Listening Script Vocabulary
(Section 3: You will hear a conversation between two students who are discussing their photography presentations. First, you will have some time to look at questions 22 to 24 [20 seconds]. Listen carefully and answer questions 22 to 24.)
J: Hi, Mary. How are you getting on with your photography presentation?
M: Hi Joe. Fine. I've just finished it, actually.
J: Oh, well done. What subject did you decide on in the end?
M: Well, it was so hard to choose a topic but in the end I went with the pinhole camera. I did a course on how to make them a couple of years ago, so I dug out my notes and used them for the presentation.
J: Oh, good plan. That will have saved you some time.
M: Kind of. I still had to look up lots of information I was missing in the library. It was a very practical course and our tutor wants the presentation to cover the history and theory too, so I had to adapt lots of the information I had.
J: Right, I see. So, do you want to practise it? I don't mind listening to you if you like.
M: Sure. That would be really helpful. Thanks!
J: No problem. So, what is a pinhole camera exactly?
M: Well, basically a pinhole camera is a simple optical imaging device in the shape of a closed box. On one of its sides is a small hole, which, via the light that enters it, creates an image on the opposite side of the box.
J: Isn't it also sometimes called a camera obscura?
M: That's right, or a 'dark chamber'.
J: I see. And why is that? What does a dark room have to do with the pinhole camera?
M: Good question. Well, initially, the camera obscura was, in fact, a room where the image was projected onto one of the walls through an opening in the opposite wall. It was used to observe the solar eclipse. It later became a portable device – a box.
J: What were the boxes used for?
M: They were often used as drawing aids and they were also the basis for the construction of the modern camera. During the mid-20th century, scientists discovered that pinhole cameras could be used to photograph X-ray radiation and gamma rays. As a result, the pinhole camera then found its way onto spacecraft and into space itself.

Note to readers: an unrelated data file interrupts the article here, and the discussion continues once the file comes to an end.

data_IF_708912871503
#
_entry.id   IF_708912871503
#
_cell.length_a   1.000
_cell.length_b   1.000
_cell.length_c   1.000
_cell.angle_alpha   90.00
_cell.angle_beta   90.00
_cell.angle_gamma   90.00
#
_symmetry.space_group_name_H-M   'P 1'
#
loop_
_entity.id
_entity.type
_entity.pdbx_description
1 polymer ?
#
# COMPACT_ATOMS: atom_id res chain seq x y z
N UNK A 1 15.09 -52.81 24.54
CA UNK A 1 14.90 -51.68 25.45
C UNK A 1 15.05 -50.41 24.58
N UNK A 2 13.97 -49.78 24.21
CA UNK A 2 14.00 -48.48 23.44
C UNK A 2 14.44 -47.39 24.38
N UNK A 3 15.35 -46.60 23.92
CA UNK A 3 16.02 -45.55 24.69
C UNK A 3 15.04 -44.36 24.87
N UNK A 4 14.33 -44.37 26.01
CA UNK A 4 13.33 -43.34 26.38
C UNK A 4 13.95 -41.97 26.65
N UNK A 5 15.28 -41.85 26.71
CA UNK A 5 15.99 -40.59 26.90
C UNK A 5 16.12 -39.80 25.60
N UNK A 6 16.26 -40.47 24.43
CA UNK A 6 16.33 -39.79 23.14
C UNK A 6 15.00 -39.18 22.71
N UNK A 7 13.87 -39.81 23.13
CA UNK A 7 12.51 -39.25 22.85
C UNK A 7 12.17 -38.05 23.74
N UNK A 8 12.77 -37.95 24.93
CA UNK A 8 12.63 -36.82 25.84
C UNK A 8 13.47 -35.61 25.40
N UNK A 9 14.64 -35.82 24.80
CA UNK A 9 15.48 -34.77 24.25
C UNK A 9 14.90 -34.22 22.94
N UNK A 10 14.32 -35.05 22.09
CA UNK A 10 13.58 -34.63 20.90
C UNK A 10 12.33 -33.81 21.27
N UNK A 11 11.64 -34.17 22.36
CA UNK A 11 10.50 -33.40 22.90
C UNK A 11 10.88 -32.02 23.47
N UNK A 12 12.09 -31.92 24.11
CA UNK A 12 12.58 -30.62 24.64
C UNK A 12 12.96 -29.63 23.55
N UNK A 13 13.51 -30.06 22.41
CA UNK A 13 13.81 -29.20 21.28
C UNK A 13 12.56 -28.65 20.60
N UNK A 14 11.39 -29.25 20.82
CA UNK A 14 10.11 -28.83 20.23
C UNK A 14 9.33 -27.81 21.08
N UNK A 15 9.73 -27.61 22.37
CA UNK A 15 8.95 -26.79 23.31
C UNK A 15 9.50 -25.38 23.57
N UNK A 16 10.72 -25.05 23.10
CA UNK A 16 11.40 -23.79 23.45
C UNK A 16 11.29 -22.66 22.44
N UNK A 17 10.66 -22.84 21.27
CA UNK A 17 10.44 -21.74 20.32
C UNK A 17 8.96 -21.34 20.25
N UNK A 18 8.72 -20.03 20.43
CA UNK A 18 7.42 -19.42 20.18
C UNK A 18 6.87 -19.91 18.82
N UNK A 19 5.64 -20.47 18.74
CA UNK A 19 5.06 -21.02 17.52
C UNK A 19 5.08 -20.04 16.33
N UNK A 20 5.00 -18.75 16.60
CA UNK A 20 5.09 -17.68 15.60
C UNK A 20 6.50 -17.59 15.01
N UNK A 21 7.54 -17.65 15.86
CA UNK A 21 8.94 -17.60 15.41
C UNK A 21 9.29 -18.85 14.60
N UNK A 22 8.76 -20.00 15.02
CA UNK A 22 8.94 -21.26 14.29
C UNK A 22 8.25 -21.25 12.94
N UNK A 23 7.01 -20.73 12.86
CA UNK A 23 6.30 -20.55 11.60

(Before you hear the rest of the conversation, you will have some time to look at questions 25 to 33 [20 seconds]. Now, listen and answer questions 25 to 33.)
J: And you said you had to focus on the history. Can you say something about the origins of the pinhole camera?
M: Sure. Images created via a small opening will be found in the natural environment and in everyday life, and people in various parts of the world have been observing them since ancient times. Probably the earliest surviving description of this kind of observation dates from the 5th century BC, written by Chinese philosopher Mo Ti. In the Western hemisphere, Aristotle in 4 BC was asking, without receiving any satisfactory answer, why the image of the solar eclipse passing through the leaves of a tree creates a crescent shape on the ground, and why sunlight passing through square shapes do not create a square image, but a round one instead. In 10 AD the Arabian physicist and mathematician Ibn al-Haitham studied the reverse image formed by a tiny hole and indicated that light only travels in straight lines. There was another scholar during the Middle Ages who was familiar with the principle of the camera obscura, namely the English monk, philosopher and scientist Roger Bacon. But it was not until 1485 that the first detailed description of the pinhole camera was set down by Italian artist and inventor Leonardo da Vinci, who used it to study perspective for drawing.
J: When was the first photograph taken?
M: The first photograph taken with a pinhole camera was the work of Scottish scientist Sir David Brewster back in 1850. However, the technique did not become more established in photography until the late 19th Century. At this time, it was noted for the soft outlines it produced, as opposed to lenses, which generated perfect, sharp images. The pinhole camera was later abandoned and it wasn't until the end of the 1960s that several artists began using it in their experiments, thus awakening renewed interest in this simple photographic device.
J: You said you'd been on a course about making pinhole cameras. Are they easy to make?
M: Yes, it's really easy to make a simple one. You just make a hole in one side of a closable box made of a material which doesn't let light in. Then, place a thin piece of metal with a tiny hole over the opening. On the outside of the box stick a strip of black tape over the opening, which acts as the release. Then, in a dark room, attach a piece of film or photographic paper onto the opposite side and the camera is ready.
J: Oh, that does sound easy.
M: Yes, and there are all sorts of imaginative ways to make these cameras; the most ordinary of objects can unexpectedly become pinhole cameras. For example, a matchbox, a book, a travel bag, a delivery van, an old fridge or even a hotel room. You can, of course, turn your ordinary camera into a pinhole camera simply by replacing the lens with a small hole.
J: I see. That's fascinating! Well, thanks for all that information. You've obviously done lots of work. I think you're well prepared for your presentation.
M: Thanks for listening. I really appreciate it.